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Is It Too Late to Buy DigitalOcean Stock?

Shares of the cloud provider DigitalOcean (NYSE: DOCN) have skyrocketed recently, soaring over 110% in just the past six months. Its valuation has also jumped from below 12 times sales in July to 20 times sales today. After this jump, some investors worry about how much growth potential this company has left.

The answer? A lot. The company has made important moves to justify its run, but the company still has plenty of potential ahead because of how many waves it is making in its industry.

Image source: Getty Images.

Reasons behind DigitalOcean's surge

DigitalOcean focuses on allowing small and medium-sized businesses, or SMBs, to develop cloud infrastructure quickly and easily. Once this infrastructure gets developed, DigitalOcean doesn't want its customers to spend tons of time managing its infrastructure but developing applications on it. With these goals in mind, DigitalOcean has created a platform where SMBs -- many of which are not expert developers -- can build simple cloud infrastructure easily, then have it managed so they can focus on growing their business.

DigitalOcean's primary focus is simplicity. Unlike many cloud platforms like Amazon's AWS, Microsoft's Azure, or Alphabet's Google Cloud, DigitalOcean focuses on a few critical cloud-based applications. These applications include managed databases, droplets, and app platform building, which are typically all that SMBs need. Its unique and unmatched focus on simplicity for its SMB customers has caused the company to see strong adoption -- the company passed 600,000 customers in the second quarter of 2021 -- which is partly why the stock has jumped.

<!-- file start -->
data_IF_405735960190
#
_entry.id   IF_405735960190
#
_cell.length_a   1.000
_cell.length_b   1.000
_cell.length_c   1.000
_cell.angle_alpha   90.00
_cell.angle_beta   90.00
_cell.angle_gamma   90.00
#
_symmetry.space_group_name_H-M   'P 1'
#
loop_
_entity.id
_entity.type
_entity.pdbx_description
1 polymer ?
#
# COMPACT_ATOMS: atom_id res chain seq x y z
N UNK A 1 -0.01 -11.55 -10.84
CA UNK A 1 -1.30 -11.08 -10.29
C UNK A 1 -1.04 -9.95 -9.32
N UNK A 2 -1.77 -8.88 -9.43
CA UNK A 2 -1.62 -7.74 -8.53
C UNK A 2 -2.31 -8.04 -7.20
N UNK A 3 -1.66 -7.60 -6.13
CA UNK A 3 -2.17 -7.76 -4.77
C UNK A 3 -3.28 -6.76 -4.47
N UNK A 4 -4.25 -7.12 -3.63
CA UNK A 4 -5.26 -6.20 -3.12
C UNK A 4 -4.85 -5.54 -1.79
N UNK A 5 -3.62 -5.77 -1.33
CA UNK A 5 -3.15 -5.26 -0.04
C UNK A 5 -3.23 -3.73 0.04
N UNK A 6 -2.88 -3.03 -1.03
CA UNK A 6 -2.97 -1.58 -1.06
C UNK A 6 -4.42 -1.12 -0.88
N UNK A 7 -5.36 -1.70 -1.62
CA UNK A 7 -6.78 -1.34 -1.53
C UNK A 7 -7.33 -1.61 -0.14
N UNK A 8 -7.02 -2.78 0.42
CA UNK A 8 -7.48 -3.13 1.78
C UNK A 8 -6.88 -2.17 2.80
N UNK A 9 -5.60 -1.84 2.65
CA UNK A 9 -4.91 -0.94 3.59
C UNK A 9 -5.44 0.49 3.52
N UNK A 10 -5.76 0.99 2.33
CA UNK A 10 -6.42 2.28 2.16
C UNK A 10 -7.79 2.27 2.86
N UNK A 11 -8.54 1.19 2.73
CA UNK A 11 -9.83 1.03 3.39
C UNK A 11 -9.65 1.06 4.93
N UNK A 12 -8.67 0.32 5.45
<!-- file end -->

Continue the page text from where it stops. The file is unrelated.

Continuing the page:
The other reason for its surge was its strong second quarter, which fueled nearly 60% of the stock's growth. In Q2 2021, the company reported 35% revenue growth and 58% gross profit growth from the year-ago period -- reaching $104 million and $61 million, respectively. This puts its gross margin at 59%, which is an increase from the year-ago quarter when its gross margin was 55%.

The company is also on the verge of profitability: Its net loss during Q2 2021 was just $2.2 million. Its net income margin was negative 2% for Q2 2021 -- an improvement from negative 3.6% in Q2 2020. The net loss was driven primarily by its high research and development expenses, so the company is currently trading profitability for future product growth and expansion. The company has generated $10.5 million in free cash flow, so that net loss can be subsidized by its cash generation.

Plenty of room to continue growing

Even after this significant growth, the company has room to expand. The IDC estimates that the Infrastructure-as-a-Service market will grow to $116 billion in 2024, meaning a booming arena for DigitalOcean. The company also has a target customer base of over 14 million customers in the U.S. and 100 million globally -- meaning that DigitalOcean has just 4% of its target domestic customer base and 0.6% of its target global customer base.